Western Animation: Baby Looney Tunes

Pint sized looniness.note 

Baby Looney Tunes is an animated program that ran from 2002 to 2005. Similar to Muppet Babies, this program features baby versions of Bugs Bunny, Daffy Duck, Lola Bunny, Taz, Sylvester the Cat and Tweety Bird and other Looney Tunes characters with Granny as their caretaker. Her grandson, Floyd, was introduced as a Canon Foreigner, and other Looney Tunes members either make cameo appearances in songs, or they appear as a guest in some episodes.

The show is very cute and has some good writing, but is meant for audiences 6 and under, and hasn't been well received in relation to it's namesake.


  • An Aesop: Almost every episode.
  • Annoying Laugh: An episode had the gang laughing at Sylvester's failures.
  • Argument of Contradictions: In "Did Not! Did Too!," Bugs Bunny and Lola have an argument over whose flag to plant in a block tower. They go to their rooms and have a "Did not! Did too!" argument over who asked who to help each other.
  • Big Eater: Taz is almost an Extreme Omnivore like his adult counterpart
  • Blonde, Brunette, Redhead: Lola Bunny, Petunia Pig and Melissa Duck in that order.
  • Bring My Brown Diaper: This line from Sylvester:
    Sylvester: "Good thing I brought a spare diaper!"
  • Bratty Half-Pint:
    • What do you expect from a kid version of Daffy Duck?
    • Taz is one of those guys who gets what he want by throwing a fit, but he is kind of nice at times.
    • Any of the kids can act bratty if the plot requires them to be, like Tweety in "Daffy Did It!" and Lola in "Pouting Match".
  • Broken Aesop: In one episode where they went apple picking, Melissa insisted to the others that her picking method was better than the others', at which point they decided to have a race to prove which was the best. It ended in a tie, giving the Aesop that everyone's methods of doing things should be respected. However, the farmer taught her that method, making the Aesop come off as "it's okay to ignore the advice of the local authority figure".
  • The Bully: Elmer Fudd in his only A Day in the Limelight episode, although he reformed in the end.
  • Butt Monkey:
    • Mostly Sylvester, being by far the least confident of the kids.
    • Daffy has moments of this even though, being Daffy, he usually brings it on himself.
    • Elmer Fudd and Yosemite Sam, when they appear in songs, like "Baby Elmer Had A Friend".
  • Call Forward: Inverted, since the show was made after and, like most Looney Tunes incarnations, isn't set in the universe of it's namesake; for the sake of their ages, however, this is how it is listed.
    • In the episode Duck Reflucks, there is a sequence in one point that is vaguely similar to Duck Amuck, but with the roles reversed, with Daffy being the tormentor and Bugs being the tormented. And earlier, Daffy even says "The scenery! Where's the scenery?"
    • In New Cat In Town, Sylvester looks at a electronic that tells about skunks. It shows Pepe Le Pew as an adult.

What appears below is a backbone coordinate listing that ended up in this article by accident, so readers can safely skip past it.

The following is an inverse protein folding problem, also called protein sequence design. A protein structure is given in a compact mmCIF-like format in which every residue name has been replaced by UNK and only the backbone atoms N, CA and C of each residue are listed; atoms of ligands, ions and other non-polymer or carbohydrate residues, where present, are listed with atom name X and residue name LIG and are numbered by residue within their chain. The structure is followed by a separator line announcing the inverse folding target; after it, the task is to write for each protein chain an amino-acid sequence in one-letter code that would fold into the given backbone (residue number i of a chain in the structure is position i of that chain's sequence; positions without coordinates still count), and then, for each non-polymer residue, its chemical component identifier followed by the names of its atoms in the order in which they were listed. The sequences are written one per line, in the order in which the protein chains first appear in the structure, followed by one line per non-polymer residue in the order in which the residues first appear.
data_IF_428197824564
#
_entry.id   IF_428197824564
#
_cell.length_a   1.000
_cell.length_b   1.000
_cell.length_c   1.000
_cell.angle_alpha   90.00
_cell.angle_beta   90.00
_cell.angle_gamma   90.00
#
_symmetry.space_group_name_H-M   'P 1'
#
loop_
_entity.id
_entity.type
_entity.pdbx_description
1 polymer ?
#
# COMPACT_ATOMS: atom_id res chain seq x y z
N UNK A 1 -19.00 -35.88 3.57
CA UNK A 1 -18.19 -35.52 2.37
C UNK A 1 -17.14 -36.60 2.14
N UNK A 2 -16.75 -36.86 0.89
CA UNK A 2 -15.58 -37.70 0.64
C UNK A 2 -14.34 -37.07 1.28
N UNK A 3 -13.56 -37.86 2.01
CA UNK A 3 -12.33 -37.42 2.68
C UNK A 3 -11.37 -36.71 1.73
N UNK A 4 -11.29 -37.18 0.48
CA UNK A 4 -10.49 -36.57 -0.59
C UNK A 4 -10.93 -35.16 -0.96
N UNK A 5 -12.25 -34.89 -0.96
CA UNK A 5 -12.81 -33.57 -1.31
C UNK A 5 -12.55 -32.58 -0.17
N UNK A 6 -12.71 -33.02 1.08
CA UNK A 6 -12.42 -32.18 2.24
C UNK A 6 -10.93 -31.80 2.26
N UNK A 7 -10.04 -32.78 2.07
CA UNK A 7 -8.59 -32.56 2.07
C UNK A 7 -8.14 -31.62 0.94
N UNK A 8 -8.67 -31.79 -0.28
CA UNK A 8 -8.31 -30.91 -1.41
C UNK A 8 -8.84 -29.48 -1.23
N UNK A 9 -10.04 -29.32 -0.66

• In School Daze, Bugs and Daffy do their famous Duck Season, Rabbit Season routine over who gets to sit at the back of the "bus".
  • Canon Foreigner: Floyd, Granny's nephew, wasn't an original Looney Tunes character.
  • Cats Are Snarkers: Sylvester has his moments.
  • Cats Hate Water: Sylvester. It becomes a plot point in "The Puddle Olympics".
  • Children Are Innocent: So much. Even Bugs is naive and innocent in a childlike way.
  • Cloudcuckoolander: Taz, most of the time.
  • Compressed Vice: An episode is about Sylvester being unable to accept new things, and being also attached to his Security Blanket and an old shirt. Those two last items never appeared before or later.
  • Dark Horse Victory: Twice by Sylvester, in Cat-Taz-Trophy and The Puddle Olympics.
  • A Day in the Limelight: Aside from the main characters, who are the ones mentioned in the theme song (Sylvester, Bugs, Daffy, Taz, Lola, Tweety) plus Melissa and Petunia, all the other Looney Tunes characters rarely appear, and mainly during songs (Speedy Gonzales and Penelope Pussycat never appear at all). Sometimes though they get their own storylines and interact with the main cast, like Marvin in "War of the Weirds", Pepe in "New Cat in Town" and "Stop and Smell Up the Flowers", Elmer in "A Bully for Bugs", and Foghorn in "Cock-a-Doodle-Doo-It!".
  • Death Glare: In "Pouting Match" Lola starts pouting whenever she doesn't get her way. When the other babies start using the same trick she ups her game by switching to Crocodile Tears.
  • Duck Season, Rabbit Season: Played with in "School Daze", where Daffy and Bugs are arguing over who gets to sit in back of the bus while pretending to play school. Bugs wins, of course. The original short is even referenced.
  • Edutainment Show: Given the morals, it's not suprising.
  • Expospeak Gag: This gem:
    Floyd: Hey, take it easy guys. Tweedy here is simply exhibiting what the esteemed professor of pediatric developmentology, dr. R.U. kitten termed "classic fluctuation of expectatory perception."
    Bugs: Uh, in English doc? In English?
    Floyd: He's not having fun.
  • Fat Idiot: Taz is rather dimwitted compared to the others.
  • Fiery Redhead: Melissa has both the red hair and the attitude, and is usually one of the most outspoken in the group.
  • Five-Man Band: The main babies form one.
  • Friendly Tickle Torture: Lola and Bugs share one in an episode.
  • Fun with Flushing: The main characters wonder about the toilet in the bathroom and form their own theories about how dangerous it is, while Petunia assures them nothing is wrong. In the process, they panic when Petunia accidentally flushes it, and puts toilet paper to "Feed the monster," clogging it up. They accidentally leave her in and she comes out wet with toilet paper on her. When Granny shows her what the toilet is really for, and Petunia tells them, they don't believe her.
  • Gentle Giant: Taz
  • Girlish Pigtails: Petunia has brown pigtails.
  • Green-Eyed Monster: Sylvester when he's jealous of Pepe in "New Cat In Town".
  • Growling Gut: Bugs and Daffy have this a few times during the series. Taz doesn't in the episodes but does in the song "Taz's Fridge is Falling Down."
  • Hair Decorations: Lola, Melissa and Petunia wear hairbows.
  • Height Angst: Some episodes deal with disadvantages Tweety has because of his small size.
  • I Got a Rock: Keeps happening to Daffy when the babies go trick-or-treating, even when he's trick-or-treating the same houses as the others.